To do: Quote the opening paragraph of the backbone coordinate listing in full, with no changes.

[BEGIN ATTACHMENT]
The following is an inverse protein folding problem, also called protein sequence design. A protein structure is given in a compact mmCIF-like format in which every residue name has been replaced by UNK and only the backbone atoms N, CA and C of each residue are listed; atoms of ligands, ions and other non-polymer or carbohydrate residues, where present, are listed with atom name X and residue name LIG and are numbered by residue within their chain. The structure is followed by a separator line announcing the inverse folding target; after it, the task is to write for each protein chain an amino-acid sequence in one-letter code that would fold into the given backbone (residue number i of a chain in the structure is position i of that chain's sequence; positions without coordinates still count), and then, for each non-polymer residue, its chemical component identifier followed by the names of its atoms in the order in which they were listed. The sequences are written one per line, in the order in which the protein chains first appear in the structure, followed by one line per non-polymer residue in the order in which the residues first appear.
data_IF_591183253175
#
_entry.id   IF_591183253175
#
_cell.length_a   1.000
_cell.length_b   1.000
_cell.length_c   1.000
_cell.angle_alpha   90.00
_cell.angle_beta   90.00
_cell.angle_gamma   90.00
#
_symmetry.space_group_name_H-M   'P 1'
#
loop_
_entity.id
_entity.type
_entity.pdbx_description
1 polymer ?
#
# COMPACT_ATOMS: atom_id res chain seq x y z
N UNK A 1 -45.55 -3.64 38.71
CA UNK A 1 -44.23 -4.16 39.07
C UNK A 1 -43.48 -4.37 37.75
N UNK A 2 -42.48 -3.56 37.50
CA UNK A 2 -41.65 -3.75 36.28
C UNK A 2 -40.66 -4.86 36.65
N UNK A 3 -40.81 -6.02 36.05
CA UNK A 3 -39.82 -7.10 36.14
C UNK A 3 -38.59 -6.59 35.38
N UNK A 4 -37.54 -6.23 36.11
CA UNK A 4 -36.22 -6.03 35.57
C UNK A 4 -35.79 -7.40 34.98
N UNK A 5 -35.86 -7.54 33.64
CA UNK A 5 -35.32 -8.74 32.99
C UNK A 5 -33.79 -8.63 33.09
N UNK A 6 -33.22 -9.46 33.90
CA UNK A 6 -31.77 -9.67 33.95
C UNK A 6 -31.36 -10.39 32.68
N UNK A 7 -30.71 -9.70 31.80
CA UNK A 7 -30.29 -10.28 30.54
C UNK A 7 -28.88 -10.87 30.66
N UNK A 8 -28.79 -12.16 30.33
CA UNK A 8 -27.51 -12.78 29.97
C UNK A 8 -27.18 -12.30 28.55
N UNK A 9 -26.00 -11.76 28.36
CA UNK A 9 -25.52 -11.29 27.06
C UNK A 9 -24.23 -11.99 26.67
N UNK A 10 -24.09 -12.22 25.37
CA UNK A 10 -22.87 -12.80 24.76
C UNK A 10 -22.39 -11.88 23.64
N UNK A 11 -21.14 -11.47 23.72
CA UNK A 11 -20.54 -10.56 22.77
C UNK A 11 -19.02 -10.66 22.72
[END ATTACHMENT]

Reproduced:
The following is an inverse protein folding problem, also called protein sequence design. A protein structure is given in a compact mmCIF-like format in which every residue name has been replaced by UNK and only the backbone atoms N, CA and C of each residue are listed; atoms of ligands, ions and other non-polymer or carbohydrate residues, where present, are listed with atom name X and residue name LIG and are numbered by residue within their chain. The structure is followed by a separator line announcing the inverse folding target; after it, the task is to write for each protein chain an amino-acid sequence in one-letter code that would fold into the given backbone (residue number i of a chain in the structure is position i of that chain's sequence; positions without coordinates still count), and then, for each non-polymer residue, its chemical component identifier followed by the names of its atoms in the order in which they were listed. The sequences are written one per line, in the order in which the protein chains first appear in the structure, followed by one line per non-polymer residue in the order in which the residues first appear.